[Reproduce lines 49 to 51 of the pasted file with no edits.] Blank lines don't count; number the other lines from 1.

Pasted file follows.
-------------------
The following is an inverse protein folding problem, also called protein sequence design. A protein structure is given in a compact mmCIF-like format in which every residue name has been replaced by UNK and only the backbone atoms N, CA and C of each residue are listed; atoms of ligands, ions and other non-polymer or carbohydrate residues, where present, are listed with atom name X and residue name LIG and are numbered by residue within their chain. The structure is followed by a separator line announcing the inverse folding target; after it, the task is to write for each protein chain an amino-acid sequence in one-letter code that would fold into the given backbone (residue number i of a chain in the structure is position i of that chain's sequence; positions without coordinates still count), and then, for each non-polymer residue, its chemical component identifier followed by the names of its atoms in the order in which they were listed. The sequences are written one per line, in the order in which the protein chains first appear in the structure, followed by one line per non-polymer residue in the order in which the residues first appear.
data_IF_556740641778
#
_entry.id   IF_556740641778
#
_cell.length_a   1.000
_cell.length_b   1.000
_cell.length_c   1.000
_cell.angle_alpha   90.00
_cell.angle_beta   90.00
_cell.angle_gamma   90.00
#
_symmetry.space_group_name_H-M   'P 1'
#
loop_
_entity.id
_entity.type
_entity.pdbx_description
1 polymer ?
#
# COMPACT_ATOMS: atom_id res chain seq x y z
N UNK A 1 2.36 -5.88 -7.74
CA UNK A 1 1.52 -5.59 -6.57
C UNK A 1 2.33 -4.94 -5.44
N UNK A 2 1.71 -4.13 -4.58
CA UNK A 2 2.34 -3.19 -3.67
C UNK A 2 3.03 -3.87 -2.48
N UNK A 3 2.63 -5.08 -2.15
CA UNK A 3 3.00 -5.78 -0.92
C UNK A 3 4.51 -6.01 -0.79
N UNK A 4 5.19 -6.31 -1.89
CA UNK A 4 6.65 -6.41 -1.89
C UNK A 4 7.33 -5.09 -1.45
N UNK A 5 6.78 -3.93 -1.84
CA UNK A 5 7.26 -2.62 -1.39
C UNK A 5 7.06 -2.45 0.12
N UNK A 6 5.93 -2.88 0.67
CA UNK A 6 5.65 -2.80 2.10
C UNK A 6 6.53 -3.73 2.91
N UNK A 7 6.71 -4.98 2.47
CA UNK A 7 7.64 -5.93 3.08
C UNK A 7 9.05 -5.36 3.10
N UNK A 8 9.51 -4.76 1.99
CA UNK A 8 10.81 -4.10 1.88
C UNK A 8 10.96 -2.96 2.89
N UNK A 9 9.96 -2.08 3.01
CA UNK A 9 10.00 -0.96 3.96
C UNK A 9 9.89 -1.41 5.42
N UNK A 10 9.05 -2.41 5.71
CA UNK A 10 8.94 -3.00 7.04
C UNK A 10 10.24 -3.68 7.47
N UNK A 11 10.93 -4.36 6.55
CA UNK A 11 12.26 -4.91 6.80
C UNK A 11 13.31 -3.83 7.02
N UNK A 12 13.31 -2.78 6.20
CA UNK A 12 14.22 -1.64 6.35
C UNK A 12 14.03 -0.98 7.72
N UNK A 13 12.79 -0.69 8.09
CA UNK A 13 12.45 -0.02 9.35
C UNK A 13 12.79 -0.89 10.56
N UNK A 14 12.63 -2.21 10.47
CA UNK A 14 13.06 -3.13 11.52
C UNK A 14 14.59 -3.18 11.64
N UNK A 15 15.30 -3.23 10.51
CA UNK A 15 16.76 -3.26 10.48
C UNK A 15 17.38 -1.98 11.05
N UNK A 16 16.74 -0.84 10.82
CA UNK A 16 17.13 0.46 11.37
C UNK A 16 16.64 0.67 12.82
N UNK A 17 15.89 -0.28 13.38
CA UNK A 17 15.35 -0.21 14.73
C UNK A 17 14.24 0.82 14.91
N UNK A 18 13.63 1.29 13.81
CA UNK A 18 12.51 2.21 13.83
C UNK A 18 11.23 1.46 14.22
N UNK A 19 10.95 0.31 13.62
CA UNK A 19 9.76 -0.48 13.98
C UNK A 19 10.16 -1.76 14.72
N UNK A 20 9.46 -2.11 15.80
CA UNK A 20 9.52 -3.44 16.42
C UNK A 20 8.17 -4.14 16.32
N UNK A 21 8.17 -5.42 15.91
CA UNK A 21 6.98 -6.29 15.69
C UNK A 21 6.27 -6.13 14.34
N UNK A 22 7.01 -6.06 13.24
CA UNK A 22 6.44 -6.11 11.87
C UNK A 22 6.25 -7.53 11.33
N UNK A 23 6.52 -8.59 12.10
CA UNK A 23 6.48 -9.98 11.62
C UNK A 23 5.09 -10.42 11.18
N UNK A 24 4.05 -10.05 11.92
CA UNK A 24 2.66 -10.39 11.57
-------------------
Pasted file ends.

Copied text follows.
N UNK A 10 9.05 -2.41 5.71
CA UNK A 10 8.94 -3.00 7.04
C UNK A 10 10.24 -3.68 7.47